Helping Doctors Understand Multi-Point Automobile Check-Up Inspections

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Some Tips and Terms for Medical Professionals to Know for Keeping Your Car Healthy … and Saving Money!

By Dr. David Edward Marcinko MBA

Via Source: Nalley Lexus – Roswell, GA

Taking your vehicle in for service is often like going to the doctor for a routine checkup. As a car, and especially Jaguar, enthusiast I should know. There is a photo of my vintage 2000 XJ-V8-L below. My wife calls her “Ellie“; short for elegant.

If your car is having problems, it may be the human equivalent to the flu. It just goes to show how similar cars are, and while their blood may be made up of oil and gasoline, taking care of your car is still a very important task.

Regular Care

Neglect to take care of yourself or your car, and you could be staring down some pretty expensive bills.

When you take your vehicle in for service, the technicians will often perform a multi-point vehicle inspection. Just as a doctor would make notes in your medical chart, the repair technician has a list of areas to check on your vehicle. This record is given to you when service is complete so you can judge for yourself when to make repairs, and prepare accordingly.

The only problem is that many people simply don’t know what these records mean. While the inspections are intended to improve safety and save money in the long run, many owners ignore them and are forced to pay the consequences. No worries, as we’ll take a look at what the multi-point inspection form means and why it’s so important.


At the top of the multi-point checklist inspection form are often the vehicle’s make, model, mileage, and the name of the technician performing service. The owner’s contact information is also noted here, as well as the vehicle’s identification number, or VIN for short. This is the vehicle’s version of a social security number and is just as important to your car for legality reasons.

From here on out, you’ll likely see a lot of green, yellow, and red boxes with check marks scattered throughout. To keep things simple, just think of it as a traffic signal: Green boxes that are checked mean that the component was inspected and found to be in good condition, while yellow means that the part will need attention and service in the future, and red boxes denote components requiring immediate attention for safety’s sake.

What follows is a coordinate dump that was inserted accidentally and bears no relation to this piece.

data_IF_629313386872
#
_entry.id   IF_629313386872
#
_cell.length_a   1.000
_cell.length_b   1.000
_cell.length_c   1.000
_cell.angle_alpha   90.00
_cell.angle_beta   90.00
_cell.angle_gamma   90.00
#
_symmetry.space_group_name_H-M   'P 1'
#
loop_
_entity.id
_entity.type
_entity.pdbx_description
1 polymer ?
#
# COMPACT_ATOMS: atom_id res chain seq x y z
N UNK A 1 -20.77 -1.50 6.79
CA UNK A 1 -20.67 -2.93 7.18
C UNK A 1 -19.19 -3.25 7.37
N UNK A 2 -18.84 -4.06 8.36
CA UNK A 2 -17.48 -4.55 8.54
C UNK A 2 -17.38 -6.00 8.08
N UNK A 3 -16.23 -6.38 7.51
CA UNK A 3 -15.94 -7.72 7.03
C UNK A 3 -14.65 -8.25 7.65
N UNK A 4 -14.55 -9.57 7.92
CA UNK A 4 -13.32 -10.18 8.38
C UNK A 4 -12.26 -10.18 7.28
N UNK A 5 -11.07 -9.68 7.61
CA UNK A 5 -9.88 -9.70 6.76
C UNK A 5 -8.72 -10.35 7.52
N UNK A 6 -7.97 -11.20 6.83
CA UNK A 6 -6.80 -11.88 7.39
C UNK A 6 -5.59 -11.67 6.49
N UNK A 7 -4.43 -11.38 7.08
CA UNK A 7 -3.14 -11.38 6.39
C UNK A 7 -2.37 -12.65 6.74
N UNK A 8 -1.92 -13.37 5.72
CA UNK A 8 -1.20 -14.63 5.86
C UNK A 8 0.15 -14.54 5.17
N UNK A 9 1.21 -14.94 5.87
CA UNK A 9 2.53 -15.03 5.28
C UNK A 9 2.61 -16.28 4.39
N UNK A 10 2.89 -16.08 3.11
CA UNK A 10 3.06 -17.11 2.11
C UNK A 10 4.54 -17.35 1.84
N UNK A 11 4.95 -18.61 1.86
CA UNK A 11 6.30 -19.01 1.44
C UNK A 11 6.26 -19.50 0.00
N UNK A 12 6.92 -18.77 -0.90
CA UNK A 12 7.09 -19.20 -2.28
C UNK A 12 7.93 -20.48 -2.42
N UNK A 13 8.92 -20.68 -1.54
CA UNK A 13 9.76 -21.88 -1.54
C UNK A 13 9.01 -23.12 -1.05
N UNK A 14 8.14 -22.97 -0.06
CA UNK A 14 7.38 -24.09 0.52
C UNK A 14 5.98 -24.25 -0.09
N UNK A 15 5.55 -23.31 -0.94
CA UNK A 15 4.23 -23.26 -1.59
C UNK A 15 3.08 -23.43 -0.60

What kinds of things and issues are checked? Perhaps the most prevalent item on any inspection sheet is the condition of the vehicle’s tires. You’ll see conditions marked for each tire regarding tread depth, tire pressure, damage, and wear patterns, and whether an alignment check is necessary. You’ll also notice that brake condition is highly important on the inspection sheet. Again, the color of the marked box denotes overall condition of the braking system, and whether or not components such as brake pads need to be replaced.

Jag sedan


[The publisher’s classic automobile]

Even More Issus

Aside from the major components such as tires and brakes, other things being inspected are just as important, if a bit smaller and tougher for the normal owner to notice. All fluids such as coolant, transmission fluid, engine oil, brake fluid, and power steering fluid are checked, which is helpful as most owners don’t think to check the condition and levels of these fluids on a normal basis. Other components inspected include windshield wipers, air filters, steering linkage, lighting components, and suspension and steering pieces, among other things.


Take it from me – it sure may all sound like a complex task, and one that seems pretty important. That’s because it is. It may just be a piece of paper, but it’s one that can give a great glimpse into the condition of your vehicle.

After all, wouldn’t you want to know if you had health problems?


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Speaker: If you need a moderator or speaker for an upcoming event, Dr. David E. Marcinko; MBA – Publisher-in-Chief of the Medical Executive-Post – is available for seminar or speaking engagements. Contact:


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